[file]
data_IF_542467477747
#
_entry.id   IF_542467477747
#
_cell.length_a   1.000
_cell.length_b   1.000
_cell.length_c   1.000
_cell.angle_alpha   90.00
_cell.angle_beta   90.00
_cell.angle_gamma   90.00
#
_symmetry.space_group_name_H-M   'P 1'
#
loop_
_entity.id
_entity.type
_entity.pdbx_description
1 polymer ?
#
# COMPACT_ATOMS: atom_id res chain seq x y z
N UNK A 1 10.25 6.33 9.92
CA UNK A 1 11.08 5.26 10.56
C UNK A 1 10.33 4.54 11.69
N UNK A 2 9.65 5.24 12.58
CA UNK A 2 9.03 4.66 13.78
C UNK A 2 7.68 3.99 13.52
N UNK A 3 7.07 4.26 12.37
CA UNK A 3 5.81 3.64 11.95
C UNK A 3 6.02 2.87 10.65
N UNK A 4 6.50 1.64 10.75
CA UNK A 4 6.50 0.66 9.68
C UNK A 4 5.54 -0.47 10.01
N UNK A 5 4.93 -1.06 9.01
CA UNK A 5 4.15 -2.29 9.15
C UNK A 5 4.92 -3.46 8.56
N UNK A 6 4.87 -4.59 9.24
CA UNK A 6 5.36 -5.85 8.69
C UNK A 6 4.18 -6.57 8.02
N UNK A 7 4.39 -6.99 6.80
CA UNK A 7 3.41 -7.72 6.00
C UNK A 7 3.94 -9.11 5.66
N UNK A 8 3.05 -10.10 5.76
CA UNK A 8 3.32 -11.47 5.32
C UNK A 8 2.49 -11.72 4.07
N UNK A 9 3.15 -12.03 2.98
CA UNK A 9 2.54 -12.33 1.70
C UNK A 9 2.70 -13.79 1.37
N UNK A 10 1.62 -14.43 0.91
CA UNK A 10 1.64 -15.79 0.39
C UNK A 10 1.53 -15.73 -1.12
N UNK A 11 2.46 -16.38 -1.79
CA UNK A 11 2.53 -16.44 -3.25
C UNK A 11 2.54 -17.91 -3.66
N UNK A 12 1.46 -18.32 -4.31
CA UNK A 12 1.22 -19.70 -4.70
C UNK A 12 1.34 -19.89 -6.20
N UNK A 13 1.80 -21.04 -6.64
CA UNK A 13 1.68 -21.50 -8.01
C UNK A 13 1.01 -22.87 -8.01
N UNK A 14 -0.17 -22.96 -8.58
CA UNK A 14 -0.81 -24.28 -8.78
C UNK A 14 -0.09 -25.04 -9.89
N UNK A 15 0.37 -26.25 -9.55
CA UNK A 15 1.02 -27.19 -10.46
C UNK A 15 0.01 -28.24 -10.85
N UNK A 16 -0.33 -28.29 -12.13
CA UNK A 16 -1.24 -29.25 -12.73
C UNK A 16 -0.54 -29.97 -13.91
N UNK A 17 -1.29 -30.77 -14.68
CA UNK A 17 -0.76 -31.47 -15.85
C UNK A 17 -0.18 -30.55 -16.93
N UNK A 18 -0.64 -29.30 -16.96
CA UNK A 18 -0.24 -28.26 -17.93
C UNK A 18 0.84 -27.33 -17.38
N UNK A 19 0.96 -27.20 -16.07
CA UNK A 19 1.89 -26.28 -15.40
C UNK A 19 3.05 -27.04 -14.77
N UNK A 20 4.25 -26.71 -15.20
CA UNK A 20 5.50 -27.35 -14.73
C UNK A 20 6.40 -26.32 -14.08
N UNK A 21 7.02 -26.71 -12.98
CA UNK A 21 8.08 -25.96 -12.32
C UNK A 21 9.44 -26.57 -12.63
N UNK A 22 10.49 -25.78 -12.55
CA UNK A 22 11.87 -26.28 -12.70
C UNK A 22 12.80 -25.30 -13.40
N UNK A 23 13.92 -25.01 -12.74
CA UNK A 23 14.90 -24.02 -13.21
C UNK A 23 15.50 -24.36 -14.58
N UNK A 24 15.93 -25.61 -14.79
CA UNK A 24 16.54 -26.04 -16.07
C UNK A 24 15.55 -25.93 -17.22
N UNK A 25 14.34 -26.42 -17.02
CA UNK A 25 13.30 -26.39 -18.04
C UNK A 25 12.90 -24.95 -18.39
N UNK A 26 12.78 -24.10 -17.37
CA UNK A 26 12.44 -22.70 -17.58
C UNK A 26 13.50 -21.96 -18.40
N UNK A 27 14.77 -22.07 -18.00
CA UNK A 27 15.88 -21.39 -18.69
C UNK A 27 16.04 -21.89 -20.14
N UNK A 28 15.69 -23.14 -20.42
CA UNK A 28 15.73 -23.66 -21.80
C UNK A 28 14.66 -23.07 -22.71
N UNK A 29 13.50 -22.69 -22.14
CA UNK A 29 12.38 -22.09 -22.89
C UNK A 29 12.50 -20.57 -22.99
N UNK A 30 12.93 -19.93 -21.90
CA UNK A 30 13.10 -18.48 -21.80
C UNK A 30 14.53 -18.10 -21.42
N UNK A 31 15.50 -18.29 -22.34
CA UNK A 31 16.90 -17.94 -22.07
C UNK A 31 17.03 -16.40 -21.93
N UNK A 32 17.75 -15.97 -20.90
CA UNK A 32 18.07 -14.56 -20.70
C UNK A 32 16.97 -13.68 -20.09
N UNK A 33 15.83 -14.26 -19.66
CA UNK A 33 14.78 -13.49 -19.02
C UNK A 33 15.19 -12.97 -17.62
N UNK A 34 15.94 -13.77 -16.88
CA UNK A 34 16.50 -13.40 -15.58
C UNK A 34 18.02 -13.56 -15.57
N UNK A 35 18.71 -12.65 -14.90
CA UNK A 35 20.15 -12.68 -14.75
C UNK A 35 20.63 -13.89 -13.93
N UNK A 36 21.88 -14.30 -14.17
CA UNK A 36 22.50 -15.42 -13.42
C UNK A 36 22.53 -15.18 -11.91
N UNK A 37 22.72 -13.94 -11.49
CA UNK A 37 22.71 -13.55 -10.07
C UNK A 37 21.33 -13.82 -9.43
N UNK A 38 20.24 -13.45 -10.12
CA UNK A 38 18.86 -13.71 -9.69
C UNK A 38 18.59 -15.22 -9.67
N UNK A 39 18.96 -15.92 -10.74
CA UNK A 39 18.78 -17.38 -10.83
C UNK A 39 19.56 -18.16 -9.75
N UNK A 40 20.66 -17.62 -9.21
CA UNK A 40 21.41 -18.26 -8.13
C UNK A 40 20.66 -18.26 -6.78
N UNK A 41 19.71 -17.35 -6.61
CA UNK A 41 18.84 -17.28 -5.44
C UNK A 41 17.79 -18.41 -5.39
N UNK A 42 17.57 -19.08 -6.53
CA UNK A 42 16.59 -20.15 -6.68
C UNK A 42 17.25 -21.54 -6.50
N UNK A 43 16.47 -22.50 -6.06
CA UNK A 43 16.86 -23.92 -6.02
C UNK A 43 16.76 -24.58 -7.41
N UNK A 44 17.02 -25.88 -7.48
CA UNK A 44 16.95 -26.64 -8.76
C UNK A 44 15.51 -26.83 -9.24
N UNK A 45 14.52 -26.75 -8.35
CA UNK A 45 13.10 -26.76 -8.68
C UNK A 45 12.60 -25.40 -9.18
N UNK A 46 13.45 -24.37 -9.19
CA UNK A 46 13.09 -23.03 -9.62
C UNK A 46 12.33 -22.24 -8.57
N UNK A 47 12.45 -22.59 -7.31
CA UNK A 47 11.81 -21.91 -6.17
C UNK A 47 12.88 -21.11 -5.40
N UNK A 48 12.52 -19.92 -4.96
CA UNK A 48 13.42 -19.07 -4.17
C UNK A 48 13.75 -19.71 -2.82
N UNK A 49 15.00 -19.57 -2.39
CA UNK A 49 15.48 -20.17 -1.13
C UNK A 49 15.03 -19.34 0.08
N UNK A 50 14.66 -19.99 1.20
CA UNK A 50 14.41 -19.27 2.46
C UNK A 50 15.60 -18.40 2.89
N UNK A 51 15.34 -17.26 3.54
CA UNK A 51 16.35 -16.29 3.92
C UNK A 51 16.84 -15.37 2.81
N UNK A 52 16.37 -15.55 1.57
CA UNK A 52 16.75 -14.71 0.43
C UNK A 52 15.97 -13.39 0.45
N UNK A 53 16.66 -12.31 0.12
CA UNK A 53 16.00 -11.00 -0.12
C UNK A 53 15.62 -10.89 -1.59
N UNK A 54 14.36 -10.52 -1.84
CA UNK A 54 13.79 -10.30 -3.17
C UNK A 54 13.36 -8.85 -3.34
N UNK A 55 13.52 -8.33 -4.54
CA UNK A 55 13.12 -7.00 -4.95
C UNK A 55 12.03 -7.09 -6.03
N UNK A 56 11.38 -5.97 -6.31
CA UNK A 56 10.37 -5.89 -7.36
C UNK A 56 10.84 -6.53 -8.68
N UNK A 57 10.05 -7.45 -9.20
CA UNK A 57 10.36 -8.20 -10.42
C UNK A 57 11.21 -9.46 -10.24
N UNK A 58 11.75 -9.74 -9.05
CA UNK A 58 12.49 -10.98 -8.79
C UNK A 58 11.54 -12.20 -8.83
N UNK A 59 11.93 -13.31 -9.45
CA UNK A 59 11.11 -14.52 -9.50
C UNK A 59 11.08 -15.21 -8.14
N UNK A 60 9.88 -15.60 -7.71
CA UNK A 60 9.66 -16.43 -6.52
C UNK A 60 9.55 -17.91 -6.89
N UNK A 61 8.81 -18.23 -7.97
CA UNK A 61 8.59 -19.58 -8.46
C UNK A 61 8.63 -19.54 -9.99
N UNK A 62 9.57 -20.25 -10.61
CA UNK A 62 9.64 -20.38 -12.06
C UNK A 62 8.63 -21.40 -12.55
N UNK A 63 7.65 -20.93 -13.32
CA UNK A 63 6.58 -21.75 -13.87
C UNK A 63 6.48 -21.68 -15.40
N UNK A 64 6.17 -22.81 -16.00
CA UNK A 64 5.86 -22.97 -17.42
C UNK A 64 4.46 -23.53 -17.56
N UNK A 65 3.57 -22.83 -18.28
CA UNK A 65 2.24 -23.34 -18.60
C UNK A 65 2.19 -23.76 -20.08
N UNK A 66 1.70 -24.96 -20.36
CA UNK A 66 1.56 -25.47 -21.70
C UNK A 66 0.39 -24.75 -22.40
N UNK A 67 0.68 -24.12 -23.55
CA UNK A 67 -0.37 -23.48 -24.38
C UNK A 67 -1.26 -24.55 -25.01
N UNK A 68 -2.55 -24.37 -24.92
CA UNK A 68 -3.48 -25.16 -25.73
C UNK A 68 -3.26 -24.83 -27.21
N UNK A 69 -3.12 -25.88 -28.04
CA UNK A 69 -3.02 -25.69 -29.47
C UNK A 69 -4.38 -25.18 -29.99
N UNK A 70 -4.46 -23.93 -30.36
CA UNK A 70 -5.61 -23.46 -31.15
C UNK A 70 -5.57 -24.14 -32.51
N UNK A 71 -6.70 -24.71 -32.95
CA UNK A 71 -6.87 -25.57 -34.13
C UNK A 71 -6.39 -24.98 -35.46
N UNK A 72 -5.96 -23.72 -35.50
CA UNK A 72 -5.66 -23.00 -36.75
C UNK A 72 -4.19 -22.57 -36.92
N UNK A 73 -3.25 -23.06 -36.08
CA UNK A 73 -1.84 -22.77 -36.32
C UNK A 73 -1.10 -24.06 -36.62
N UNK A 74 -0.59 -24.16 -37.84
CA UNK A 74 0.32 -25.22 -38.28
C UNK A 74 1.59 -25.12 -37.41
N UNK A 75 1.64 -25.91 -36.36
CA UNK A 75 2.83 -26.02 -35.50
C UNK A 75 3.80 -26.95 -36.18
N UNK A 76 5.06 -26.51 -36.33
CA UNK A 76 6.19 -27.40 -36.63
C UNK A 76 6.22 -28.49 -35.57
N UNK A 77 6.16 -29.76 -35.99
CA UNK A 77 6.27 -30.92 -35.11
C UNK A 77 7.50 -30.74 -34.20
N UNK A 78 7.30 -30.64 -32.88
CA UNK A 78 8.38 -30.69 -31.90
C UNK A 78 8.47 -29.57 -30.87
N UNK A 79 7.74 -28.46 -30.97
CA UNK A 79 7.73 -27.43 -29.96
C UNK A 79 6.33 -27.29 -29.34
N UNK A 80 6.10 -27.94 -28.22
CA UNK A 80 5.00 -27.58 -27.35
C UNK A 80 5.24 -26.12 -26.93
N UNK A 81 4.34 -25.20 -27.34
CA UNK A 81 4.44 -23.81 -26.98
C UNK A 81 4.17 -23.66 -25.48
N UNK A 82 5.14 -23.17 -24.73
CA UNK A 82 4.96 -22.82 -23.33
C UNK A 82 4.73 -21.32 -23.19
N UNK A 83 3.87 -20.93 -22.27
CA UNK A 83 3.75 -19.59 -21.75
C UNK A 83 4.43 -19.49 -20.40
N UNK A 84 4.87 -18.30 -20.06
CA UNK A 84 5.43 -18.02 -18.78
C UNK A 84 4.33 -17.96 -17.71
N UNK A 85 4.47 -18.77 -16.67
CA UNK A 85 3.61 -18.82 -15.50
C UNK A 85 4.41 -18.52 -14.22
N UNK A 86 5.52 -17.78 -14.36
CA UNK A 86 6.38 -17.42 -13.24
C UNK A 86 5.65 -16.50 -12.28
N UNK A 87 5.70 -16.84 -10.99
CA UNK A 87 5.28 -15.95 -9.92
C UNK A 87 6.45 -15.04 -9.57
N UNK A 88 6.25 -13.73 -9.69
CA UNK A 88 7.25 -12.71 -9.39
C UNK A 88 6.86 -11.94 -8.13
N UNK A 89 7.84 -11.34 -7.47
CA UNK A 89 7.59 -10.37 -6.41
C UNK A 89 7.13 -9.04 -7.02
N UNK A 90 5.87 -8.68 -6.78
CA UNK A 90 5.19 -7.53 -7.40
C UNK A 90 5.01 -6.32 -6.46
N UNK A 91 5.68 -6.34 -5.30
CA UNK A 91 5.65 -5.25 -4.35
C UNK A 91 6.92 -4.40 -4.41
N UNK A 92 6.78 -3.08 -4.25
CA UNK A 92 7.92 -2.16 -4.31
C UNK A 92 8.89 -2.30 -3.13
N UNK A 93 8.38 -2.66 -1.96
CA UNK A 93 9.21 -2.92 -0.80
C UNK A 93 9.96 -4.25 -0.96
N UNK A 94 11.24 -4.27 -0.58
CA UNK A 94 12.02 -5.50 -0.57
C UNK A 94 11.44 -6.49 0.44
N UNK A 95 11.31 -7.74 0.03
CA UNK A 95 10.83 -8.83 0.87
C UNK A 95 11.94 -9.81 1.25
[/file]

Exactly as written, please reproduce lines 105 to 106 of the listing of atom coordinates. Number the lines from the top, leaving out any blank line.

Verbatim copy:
N UNK A 29 13.50 -22.69 -22.14
CA UNK A 29 12.38 -22.09 -22.89